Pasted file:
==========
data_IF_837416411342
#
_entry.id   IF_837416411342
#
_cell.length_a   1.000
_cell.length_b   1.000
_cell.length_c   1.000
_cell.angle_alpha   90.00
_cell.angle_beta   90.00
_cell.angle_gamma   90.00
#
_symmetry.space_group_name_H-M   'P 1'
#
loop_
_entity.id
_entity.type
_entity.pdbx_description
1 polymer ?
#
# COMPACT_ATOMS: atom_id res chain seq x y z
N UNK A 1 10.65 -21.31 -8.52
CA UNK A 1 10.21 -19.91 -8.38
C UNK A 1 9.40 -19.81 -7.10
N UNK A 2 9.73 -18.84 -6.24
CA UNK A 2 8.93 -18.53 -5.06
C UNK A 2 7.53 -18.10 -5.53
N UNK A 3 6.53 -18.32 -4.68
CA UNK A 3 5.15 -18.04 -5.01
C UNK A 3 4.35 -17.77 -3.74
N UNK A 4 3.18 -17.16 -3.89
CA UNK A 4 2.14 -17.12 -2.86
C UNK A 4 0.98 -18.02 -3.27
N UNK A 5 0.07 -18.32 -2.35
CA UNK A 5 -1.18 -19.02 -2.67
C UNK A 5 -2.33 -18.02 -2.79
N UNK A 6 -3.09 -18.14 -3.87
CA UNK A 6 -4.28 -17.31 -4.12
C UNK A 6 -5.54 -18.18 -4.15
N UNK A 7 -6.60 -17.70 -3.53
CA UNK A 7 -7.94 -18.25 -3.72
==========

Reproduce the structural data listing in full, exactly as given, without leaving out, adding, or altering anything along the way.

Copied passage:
data_IF_837416411342
#
_entry.id   IF_837416411342
#
_cell.length_a   1.000
_cell.length_b   1.000
_cell.length_c   1.000
_cell.angle_alpha   90.00
_cell.angle_beta   90.00
_cell.angle_gamma   90.00
#
_symmetry.space_group_name_H-M   'P 1'
#
loop_
_entity.id
_entity.type
_entity.pdbx_description
1 polymer ?
#
# COMPACT_ATOMS: atom_id res chain seq x y z
N UNK A 1 10.65 -21.31 -8.52
CA UNK A 1 10.21 -19.91 -8.38
C UNK A 1 9.40 -19.81 -7.10
N UNK A 2 9.73 -18.84 -6.24
CA UNK A 2 8.93 -18.53 -5.06
C UNK A 2 7.53 -18.10 -5.53
N UNK A 3 6.53 -18.32 -4.68
CA UNK A 3 5.15 -18.04 -5.01
C UNK A 3 4.35 -17.77 -3.74
N UNK A 4 3.18 -17.16 -3.89
CA UNK A 4 2.14 -17.12 -2.86
C UNK A 4 0.98 -18.02 -3.27
N UNK A 5 0.07 -18.32 -2.35
CA UNK A 5 -1.18 -19.02 -2.67
C UNK A 5 -2.33 -18.02 -2.79
N UNK A 6 -3.09 -18.14 -3.87
CA UNK A 6 -4.28 -17.31 -4.12
C UNK A 6 -5.54 -18.18 -4.15
N UNK A 7 -6.60 -17.70 -3.53
CA UNK A 7 -7.94 -18.25 -3.72